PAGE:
Included Angle of a Triangle: Definition & Overview

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  • 0:00 What Is an Included Angle?
  • 0:34 Finding the Area of a Triangle
  • 1:41 Included Angles in…
  • 3:40 Lesson Summary
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Lesson Transcript
Instructor: Jennifer Beddoe

Jennifer has an MS in Chemistry and a BS in Biological Sciences.

The included angle of a triangle can be found in many geometric theorems and can be very helpful when proving geometric concepts and solving problems. This lesson will define included angle and give some examples of how it can be used. There will be a quiz at the end of the lesson.

What Is an Included Angle?

An included angle is the angle between two sides of a triangle.

It can be any angle of the triangle, depending on its purpose.

The included angle is used in proofs of geometric theorems dealing with congruent triangles. Congruent triangles are two triangles whose sides and angles are equal to each other. You can also use the included angle to determine the area of any triangle as long as you know the lengths of the sides surrounding the angle.

Finding the Area of a Triangle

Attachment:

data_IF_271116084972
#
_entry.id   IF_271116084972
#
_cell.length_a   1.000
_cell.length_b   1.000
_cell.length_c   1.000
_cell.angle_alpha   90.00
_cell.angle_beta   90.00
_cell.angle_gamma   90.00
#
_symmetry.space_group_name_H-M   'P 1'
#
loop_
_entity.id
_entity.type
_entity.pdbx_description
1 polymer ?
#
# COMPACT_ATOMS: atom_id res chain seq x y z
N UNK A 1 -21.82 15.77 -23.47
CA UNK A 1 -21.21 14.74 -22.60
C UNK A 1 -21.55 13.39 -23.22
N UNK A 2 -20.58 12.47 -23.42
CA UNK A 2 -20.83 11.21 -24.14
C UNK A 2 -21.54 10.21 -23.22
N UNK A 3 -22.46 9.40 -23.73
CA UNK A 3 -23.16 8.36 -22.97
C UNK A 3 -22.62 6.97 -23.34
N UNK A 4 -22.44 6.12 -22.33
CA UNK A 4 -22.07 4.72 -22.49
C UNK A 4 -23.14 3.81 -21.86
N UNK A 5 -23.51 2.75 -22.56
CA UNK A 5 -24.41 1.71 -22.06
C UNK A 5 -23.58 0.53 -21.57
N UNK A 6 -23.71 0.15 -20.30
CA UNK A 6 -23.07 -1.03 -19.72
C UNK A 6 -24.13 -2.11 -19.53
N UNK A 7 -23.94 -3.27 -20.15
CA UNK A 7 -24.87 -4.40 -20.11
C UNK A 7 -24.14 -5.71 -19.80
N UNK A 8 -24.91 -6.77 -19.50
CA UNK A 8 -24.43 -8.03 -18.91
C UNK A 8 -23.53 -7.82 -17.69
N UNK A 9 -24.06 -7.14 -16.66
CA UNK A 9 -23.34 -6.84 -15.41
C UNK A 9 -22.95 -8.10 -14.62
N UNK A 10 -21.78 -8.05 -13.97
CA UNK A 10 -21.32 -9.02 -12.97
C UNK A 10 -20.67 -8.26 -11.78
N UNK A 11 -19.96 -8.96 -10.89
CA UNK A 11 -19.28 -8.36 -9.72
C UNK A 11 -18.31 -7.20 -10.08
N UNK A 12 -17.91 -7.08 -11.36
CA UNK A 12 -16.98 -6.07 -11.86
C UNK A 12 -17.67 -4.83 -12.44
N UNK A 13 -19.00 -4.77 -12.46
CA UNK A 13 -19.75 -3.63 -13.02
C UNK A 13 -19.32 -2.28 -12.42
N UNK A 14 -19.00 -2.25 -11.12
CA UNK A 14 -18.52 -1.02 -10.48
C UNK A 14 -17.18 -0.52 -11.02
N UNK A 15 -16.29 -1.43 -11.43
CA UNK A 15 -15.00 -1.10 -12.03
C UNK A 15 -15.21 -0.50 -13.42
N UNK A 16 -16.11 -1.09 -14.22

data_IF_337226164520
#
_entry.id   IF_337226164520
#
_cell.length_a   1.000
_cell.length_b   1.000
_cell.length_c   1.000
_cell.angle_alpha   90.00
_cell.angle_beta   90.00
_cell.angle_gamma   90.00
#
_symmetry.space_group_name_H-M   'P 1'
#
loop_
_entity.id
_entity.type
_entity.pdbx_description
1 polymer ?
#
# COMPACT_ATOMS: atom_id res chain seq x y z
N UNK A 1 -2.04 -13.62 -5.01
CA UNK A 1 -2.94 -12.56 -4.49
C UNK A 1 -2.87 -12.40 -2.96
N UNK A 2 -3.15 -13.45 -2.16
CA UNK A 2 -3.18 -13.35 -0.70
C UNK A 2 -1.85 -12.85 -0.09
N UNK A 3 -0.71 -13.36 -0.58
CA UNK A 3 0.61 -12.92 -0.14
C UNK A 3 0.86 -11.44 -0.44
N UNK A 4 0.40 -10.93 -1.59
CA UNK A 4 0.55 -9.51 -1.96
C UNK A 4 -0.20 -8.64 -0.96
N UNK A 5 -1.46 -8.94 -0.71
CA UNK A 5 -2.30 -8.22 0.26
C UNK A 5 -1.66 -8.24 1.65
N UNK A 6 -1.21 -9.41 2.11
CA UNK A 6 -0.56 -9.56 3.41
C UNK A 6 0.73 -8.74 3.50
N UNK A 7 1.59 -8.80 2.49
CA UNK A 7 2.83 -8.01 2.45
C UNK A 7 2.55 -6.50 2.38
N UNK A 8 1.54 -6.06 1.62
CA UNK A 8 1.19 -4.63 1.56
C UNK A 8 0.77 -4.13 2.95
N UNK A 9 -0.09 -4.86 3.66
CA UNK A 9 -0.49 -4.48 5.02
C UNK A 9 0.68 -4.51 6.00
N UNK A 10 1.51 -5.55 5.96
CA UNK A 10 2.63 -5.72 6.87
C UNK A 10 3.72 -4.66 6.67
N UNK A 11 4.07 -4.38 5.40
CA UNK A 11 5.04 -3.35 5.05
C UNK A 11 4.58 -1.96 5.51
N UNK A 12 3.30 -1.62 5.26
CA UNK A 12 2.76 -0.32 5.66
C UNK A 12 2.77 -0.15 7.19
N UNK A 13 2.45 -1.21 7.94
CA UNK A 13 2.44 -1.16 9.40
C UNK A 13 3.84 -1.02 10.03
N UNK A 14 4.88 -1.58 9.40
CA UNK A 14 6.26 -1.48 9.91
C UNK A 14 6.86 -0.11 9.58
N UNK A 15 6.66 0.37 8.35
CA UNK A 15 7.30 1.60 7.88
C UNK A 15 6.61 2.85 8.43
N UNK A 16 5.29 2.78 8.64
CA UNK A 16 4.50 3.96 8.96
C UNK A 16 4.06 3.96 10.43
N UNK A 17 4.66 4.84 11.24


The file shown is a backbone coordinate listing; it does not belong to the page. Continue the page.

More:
Included angles can be used to determine the area of a triangle as long as the sides that include the angle are known. The equation to find the area is:

Area = (absinC) / 2

Now let's find the area of this triangle assuming that a = 5, b = 3, and C = 105.

We know that Area = (absinC) / 2, so we just have to plug in the numbers and solve.

We start with:

Area = (5 * 3 * sin105) / 2

That then becomes:

Area = (15 * 0.96593) / 2
Area = 7.24


Let's try another example. This time, we'll find the area of this triangle.

Area = (absinC) / 2

In this case, that means:

Area = (12 * 7 * sin24) / 2

Area = 17.08

Included Angles in Geometric Proofs

Included angles can also be used in geometric proofs. One way they can be used is when dealing with the side-angle-side congruence, which says that If two sides and the included angle of one triangle are congruent to the corresponding parts of another triangle, the triangles are congruent.

An included angle can be used to prove that two triangles are congruent. You might remember from earlier that congruent means that the two triangles have the same shape and size. If you have two triangles and you know that two sides and the included angle are congruent, then you can also know that the entire triangles are congruent to each other.


Are these two triangles congruent? If they are, how do you know?

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